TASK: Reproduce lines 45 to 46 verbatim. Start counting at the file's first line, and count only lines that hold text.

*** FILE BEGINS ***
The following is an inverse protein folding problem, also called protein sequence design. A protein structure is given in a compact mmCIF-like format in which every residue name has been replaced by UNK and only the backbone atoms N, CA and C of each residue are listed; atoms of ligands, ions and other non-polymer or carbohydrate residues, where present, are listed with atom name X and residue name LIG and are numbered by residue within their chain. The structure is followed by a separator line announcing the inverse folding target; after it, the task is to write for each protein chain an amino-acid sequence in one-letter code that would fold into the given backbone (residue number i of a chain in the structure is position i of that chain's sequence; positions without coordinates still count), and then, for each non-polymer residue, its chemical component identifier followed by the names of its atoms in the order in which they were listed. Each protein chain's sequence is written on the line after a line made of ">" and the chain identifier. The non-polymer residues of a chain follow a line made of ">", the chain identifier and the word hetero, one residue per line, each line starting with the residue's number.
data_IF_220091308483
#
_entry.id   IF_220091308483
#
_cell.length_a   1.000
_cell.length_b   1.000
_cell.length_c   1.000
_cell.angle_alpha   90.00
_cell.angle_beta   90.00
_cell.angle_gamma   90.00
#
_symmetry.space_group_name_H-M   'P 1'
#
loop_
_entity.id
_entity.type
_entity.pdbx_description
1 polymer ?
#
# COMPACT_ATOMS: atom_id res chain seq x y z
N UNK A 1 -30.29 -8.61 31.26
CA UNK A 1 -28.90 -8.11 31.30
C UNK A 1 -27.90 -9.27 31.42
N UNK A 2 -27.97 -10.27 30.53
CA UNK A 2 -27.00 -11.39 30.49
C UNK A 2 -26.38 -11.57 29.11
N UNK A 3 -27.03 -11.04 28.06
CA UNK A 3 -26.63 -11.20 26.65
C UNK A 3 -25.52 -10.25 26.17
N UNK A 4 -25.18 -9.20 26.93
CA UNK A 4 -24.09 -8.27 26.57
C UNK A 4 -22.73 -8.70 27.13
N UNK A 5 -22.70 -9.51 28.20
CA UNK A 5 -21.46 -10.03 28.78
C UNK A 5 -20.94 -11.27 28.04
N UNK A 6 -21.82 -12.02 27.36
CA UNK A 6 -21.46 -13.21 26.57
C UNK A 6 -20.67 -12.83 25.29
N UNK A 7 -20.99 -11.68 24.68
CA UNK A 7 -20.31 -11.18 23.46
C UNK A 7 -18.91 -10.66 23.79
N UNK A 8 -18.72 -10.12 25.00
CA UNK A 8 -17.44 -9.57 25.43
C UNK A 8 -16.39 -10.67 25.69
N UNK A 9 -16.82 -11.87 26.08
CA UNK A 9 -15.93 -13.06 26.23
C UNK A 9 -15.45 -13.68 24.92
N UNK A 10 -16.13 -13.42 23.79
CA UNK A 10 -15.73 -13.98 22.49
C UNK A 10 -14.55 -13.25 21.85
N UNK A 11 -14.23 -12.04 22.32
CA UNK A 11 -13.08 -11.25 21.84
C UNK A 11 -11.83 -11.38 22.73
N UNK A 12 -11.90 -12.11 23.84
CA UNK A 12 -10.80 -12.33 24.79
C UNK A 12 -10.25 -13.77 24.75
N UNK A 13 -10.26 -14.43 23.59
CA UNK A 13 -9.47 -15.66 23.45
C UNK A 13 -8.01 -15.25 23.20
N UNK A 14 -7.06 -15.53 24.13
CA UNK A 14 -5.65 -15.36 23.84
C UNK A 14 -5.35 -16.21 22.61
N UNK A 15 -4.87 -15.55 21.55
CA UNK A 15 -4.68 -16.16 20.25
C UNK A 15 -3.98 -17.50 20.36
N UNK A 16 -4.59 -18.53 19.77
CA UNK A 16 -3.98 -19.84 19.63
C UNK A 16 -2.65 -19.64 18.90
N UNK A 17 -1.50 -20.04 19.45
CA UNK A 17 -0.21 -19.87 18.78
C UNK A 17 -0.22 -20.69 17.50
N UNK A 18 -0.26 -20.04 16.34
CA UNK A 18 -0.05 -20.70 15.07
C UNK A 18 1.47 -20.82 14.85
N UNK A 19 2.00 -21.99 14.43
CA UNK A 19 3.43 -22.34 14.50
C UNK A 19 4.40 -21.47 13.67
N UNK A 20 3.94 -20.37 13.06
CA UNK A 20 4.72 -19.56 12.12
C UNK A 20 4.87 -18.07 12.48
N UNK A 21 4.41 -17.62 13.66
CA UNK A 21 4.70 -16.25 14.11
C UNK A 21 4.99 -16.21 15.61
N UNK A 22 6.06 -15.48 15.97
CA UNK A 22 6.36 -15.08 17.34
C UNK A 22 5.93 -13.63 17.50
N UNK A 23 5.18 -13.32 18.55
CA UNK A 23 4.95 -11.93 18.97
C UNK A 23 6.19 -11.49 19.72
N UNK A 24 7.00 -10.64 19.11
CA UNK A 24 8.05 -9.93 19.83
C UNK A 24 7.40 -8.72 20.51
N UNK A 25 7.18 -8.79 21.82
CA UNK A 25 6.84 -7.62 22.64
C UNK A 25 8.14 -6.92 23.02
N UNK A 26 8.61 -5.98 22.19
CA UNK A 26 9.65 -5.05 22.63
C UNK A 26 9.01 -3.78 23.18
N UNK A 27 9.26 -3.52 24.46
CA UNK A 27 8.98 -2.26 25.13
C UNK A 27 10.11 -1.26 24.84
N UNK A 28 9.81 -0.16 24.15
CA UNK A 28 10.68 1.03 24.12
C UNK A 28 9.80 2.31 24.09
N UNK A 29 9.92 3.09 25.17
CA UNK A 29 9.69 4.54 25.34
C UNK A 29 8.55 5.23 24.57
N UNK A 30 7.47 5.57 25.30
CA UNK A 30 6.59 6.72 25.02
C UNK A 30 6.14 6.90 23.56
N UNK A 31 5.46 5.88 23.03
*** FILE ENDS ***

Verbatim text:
C UNK A 8 -16.39 -10.67 25.69
N UNK A 9 -16.82 -11.87 26.08